Specific legislation criminalising the act of forcing someone to enter into a marriage is on the rise. During the past decade, many European countries, including Belgium, Norway, Denmark, Germany, Austria and England (as of 2014), have introduced a specific offence of forced marriage in their criminal laws. On the international level, the Sierra Leonean bush wife phenomenon sparked the question of whether forced marriage ought to be classified as a ‘new’ crime against humanity (i.e. as an ‘other inhumane act’), or whether it is caught by existing crimes against humanity such as (sexual) enslavement. This research focused on the question of whether, and, if so, how the practice of forced marriage should be criminalised under Dutch law and international law (with a particular focus on the Rome Statute of the International Criminal Court). In order to answer this question, the phenomenon of forced marriage was first described, after which frameworks – consisting of criminalisation criteria – were created for the levels of national and international law. After analysing current Dutch, English and international criminal law in relation to forced marriage, these criteria were applied to the practice of forced marriage.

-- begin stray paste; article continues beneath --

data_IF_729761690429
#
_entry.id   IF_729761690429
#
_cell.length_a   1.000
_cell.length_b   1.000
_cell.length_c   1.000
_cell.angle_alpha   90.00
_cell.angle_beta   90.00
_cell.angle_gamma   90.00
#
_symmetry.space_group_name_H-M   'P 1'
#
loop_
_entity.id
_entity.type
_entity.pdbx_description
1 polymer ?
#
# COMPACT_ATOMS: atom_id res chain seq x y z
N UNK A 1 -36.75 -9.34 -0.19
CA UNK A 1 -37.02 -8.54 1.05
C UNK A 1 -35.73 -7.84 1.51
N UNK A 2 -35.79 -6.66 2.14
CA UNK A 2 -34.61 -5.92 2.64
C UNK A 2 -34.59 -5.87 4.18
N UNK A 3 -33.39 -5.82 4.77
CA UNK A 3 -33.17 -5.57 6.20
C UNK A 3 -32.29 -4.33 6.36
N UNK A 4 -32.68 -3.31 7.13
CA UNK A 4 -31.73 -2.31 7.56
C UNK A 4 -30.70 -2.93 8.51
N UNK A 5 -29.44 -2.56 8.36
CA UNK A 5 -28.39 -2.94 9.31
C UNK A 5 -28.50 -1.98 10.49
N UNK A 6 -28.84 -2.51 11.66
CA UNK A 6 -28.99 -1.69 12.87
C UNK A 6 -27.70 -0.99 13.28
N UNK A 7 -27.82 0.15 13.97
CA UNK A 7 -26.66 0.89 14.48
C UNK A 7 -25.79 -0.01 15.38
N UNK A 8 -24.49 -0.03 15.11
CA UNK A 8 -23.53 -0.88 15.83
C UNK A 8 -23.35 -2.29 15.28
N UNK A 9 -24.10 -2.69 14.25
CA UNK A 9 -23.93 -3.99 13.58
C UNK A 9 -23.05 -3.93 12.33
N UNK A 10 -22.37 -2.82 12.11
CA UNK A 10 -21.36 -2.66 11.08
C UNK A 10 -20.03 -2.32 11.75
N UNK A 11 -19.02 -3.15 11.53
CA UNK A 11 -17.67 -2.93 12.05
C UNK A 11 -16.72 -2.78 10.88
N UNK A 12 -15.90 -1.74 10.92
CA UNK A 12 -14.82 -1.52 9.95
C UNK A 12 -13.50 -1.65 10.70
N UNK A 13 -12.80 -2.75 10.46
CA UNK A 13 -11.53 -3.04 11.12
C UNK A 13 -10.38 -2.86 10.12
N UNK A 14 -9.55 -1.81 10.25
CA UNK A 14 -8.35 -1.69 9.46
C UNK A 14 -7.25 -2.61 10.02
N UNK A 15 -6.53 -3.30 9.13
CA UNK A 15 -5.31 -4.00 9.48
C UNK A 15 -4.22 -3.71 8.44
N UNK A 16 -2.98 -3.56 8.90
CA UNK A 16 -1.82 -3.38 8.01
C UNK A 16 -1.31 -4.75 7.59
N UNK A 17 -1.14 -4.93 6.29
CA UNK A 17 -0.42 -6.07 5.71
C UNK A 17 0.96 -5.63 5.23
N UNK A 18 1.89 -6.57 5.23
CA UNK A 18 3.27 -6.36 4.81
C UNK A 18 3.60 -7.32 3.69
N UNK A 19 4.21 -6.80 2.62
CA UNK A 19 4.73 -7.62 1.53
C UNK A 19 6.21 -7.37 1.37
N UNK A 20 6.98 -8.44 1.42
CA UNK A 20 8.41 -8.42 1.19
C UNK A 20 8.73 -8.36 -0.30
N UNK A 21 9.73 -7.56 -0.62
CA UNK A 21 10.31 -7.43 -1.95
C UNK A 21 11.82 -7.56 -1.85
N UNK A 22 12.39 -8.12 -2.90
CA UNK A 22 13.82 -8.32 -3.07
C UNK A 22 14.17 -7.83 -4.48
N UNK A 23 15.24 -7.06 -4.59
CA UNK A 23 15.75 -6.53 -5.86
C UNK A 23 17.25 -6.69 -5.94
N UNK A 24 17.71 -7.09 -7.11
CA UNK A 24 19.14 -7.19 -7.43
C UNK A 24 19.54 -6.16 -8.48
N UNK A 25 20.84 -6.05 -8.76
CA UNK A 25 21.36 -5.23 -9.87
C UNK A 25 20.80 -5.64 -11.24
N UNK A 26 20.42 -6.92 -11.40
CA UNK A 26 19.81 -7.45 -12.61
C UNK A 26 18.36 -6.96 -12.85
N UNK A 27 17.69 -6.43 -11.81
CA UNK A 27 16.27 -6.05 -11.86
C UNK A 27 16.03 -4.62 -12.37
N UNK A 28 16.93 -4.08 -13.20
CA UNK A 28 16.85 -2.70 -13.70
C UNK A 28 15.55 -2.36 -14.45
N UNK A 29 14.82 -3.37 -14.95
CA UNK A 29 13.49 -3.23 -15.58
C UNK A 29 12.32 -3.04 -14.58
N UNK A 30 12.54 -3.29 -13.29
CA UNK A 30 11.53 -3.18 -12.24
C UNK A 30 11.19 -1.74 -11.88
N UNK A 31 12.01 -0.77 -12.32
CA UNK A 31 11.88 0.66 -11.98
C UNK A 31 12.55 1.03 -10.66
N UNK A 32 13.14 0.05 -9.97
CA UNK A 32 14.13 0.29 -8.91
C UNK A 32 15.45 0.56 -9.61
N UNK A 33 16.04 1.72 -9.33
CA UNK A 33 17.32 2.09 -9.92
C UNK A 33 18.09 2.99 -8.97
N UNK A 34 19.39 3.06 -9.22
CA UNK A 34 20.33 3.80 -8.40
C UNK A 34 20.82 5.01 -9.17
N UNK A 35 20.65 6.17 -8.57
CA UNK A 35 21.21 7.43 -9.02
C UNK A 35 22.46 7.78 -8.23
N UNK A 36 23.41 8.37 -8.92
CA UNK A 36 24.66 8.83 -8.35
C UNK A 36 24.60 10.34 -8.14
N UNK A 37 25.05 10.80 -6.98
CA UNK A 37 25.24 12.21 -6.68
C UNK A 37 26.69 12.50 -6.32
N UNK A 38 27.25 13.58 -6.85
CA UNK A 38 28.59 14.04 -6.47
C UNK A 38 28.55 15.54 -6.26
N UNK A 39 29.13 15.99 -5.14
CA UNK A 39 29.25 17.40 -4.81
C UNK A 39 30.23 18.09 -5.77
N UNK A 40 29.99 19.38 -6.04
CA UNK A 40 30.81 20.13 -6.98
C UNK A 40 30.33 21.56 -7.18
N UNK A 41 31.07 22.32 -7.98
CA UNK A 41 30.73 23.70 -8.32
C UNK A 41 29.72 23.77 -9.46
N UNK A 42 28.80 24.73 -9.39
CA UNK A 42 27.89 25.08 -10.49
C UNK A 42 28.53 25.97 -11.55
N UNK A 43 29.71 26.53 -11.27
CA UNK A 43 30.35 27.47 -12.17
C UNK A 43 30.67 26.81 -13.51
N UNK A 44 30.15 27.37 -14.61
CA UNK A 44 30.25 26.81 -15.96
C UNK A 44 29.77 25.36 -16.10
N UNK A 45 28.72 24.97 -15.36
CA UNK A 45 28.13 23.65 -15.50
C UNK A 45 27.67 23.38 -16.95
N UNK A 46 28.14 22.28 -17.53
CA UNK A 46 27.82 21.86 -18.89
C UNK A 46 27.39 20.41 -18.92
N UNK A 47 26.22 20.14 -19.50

THE PRACTICE OF FORCED MARRIAGE
Forced marriages take place all over the world, in times of conflict as well as in times of peace. Universal and regional human rights instruments, such as the UDHR, the ICCPR and the ICESCR, discern the right to marry and the right not to marry without full and free consent. This means that a forced marriage, i.e. a marriage at least one of the partners entered into against their will as a result of some form of coercion that was exerted by another party, constitutes a human rights violation. In many cases, a marriage arranged by parties other than the spouses themselves will be at the basis of a forced marriage. That is to say, an arranged marriage may turn into a forced marriage in those cases where the wishes of the arrangers are not in line with the wishes of the one(s) for whom the arrangements are made, and the former nevertheless force the latter to enter into the marriage.